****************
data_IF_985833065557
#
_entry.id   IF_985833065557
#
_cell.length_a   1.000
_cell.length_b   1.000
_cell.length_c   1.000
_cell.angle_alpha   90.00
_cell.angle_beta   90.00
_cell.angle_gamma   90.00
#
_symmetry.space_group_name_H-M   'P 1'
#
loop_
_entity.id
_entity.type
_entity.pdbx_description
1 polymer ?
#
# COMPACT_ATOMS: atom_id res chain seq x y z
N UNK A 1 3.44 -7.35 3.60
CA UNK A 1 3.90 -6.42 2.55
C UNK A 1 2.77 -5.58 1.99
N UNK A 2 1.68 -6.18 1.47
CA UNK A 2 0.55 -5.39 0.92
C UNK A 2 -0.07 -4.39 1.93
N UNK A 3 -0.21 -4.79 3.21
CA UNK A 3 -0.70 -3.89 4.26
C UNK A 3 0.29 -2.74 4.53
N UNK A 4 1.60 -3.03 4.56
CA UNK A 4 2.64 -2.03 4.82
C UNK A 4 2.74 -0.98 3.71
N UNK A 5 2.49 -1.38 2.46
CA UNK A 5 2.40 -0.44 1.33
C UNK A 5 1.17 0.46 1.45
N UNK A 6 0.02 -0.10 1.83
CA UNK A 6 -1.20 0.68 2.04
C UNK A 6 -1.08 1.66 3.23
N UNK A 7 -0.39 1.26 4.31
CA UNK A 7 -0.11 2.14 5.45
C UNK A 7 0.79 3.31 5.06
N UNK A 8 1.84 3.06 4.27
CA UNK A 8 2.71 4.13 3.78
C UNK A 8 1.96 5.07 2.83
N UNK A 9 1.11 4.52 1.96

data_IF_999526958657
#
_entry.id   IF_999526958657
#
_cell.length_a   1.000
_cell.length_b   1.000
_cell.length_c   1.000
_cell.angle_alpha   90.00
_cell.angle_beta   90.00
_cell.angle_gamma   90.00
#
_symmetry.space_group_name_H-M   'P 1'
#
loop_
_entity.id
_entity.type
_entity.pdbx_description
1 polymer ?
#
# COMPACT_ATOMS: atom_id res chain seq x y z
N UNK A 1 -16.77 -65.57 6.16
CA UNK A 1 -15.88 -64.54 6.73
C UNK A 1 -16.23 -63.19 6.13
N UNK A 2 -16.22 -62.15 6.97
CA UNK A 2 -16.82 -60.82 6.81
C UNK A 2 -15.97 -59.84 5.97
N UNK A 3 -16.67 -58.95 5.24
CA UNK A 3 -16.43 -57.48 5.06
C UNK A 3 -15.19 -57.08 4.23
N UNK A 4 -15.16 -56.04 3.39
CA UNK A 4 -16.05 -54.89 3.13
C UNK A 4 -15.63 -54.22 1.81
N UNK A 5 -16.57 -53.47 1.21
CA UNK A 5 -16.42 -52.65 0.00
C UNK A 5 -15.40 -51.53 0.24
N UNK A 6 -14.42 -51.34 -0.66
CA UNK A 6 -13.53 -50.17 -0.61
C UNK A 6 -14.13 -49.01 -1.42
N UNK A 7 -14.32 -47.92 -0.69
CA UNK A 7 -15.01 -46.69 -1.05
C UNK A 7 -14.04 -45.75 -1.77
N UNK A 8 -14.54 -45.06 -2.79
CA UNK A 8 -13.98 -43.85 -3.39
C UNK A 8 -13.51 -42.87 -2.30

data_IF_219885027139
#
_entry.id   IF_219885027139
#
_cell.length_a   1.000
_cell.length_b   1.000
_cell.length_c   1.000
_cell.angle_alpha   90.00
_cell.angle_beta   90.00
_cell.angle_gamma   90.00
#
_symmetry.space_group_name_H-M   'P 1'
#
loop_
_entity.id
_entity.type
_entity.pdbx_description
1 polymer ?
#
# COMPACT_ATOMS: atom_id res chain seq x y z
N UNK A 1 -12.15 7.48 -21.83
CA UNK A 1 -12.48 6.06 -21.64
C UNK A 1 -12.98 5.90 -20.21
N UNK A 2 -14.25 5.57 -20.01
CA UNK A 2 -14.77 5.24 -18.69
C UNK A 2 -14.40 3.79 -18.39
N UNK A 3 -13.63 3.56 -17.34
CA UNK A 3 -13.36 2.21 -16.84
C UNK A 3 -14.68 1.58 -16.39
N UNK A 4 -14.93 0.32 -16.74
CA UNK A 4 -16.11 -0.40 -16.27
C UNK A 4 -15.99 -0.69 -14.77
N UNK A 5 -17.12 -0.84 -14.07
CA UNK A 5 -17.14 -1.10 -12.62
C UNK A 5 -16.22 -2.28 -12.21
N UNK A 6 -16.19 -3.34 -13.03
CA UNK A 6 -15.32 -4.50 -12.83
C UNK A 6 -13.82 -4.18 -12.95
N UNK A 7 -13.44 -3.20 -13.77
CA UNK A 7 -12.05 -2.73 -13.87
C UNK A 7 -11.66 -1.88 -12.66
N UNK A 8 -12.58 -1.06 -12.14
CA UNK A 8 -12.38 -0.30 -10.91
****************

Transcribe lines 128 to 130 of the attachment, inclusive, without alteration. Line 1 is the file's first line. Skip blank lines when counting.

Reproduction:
N UNK A 7 -13.44 -3.20 -13.77
CA UNK A 7 -12.05 -2.73 -13.87
C UNK A 7 -11.66 -1.88 -12.66